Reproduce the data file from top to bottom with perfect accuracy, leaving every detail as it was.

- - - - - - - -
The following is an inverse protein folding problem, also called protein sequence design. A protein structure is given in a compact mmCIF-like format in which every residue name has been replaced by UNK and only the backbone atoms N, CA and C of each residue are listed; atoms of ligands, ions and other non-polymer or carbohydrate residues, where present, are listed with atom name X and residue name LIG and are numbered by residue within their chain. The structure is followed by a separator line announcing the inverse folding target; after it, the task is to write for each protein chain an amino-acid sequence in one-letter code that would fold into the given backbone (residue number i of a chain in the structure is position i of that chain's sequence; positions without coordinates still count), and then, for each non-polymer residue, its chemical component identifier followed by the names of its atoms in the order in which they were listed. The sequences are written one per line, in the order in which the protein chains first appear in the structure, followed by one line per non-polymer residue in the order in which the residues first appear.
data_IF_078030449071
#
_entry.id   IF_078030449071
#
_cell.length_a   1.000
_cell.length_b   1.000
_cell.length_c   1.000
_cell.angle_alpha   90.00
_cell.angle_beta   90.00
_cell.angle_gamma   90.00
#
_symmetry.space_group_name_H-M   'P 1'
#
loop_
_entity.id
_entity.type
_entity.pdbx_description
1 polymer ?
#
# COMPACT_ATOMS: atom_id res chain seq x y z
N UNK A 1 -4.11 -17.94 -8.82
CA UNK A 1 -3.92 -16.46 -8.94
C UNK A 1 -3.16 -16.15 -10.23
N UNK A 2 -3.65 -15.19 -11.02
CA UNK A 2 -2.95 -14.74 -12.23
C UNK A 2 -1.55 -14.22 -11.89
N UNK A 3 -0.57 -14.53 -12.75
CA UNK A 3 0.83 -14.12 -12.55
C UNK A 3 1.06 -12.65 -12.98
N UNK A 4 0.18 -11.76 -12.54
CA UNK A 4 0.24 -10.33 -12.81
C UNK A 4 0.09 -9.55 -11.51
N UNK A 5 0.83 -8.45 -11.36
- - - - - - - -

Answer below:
The following is an inverse protein folding problem, also called protein sequence design. A protein structure is given in a compact mmCIF-like format in which every residue name has been replaced by UNK and only the backbone atoms N, CA and C of each residue are listed; atoms of ligands, ions and other non-polymer or carbohydrate residues, where present, are listed with atom name X and residue name LIG and are numbered by residue within their chain. The structure is followed by a separator line announcing the inverse folding target; after it, the task is to write for each protein chain an amino-acid sequence in one-letter code that would fold into the given backbone (residue number i of a chain in the structure is position i of that chain's sequence; positions without coordinates still count), and then, for each non-polymer residue, its chemical component identifier followed by the names of its atoms in the order in which they were listed. The sequences are written one per line, in the order in which the protein chains first appear in the structure, followed by one line per non-polymer residue in the order in which the residues first appear.
data_IF_078030449071
#
_entry.id   IF_078030449071
#
_cell.length_a   1.000
_cell.length_b   1.000
_cell.length_c   1.000
_cell.angle_alpha   90.00
_cell.angle_beta   90.00
_cell.angle_gamma   90.00
#
_symmetry.space_group_name_H-M   'P 1'
#
loop_
_entity.id
_entity.type
_entity.pdbx_description
1 polymer ?
#
# COMPACT_ATOMS: atom_id res chain seq x y z
N UNK A 1 -4.11 -17.94 -8.82
CA UNK A 1 -3.92 -16.46 -8.94
C UNK A 1 -3.16 -16.15 -10.23
N UNK A 2 -3.65 -15.19 -11.02
CA UNK A 2 -2.95 -14.74 -12.23
C UNK A 2 -1.55 -14.22 -11.89
N UNK A 3 -0.57 -14.53 -12.75
CA UNK A 3 0.83 -14.12 -12.55
C UNK A 3 1.06 -12.65 -12.98
N UNK A 4 0.18 -11.76 -12.54
CA UNK A 4 0.24 -10.33 -12.81
C UNK A 4 0.09 -9.55 -11.51
N UNK A 5 0.83 -8.45 -11.36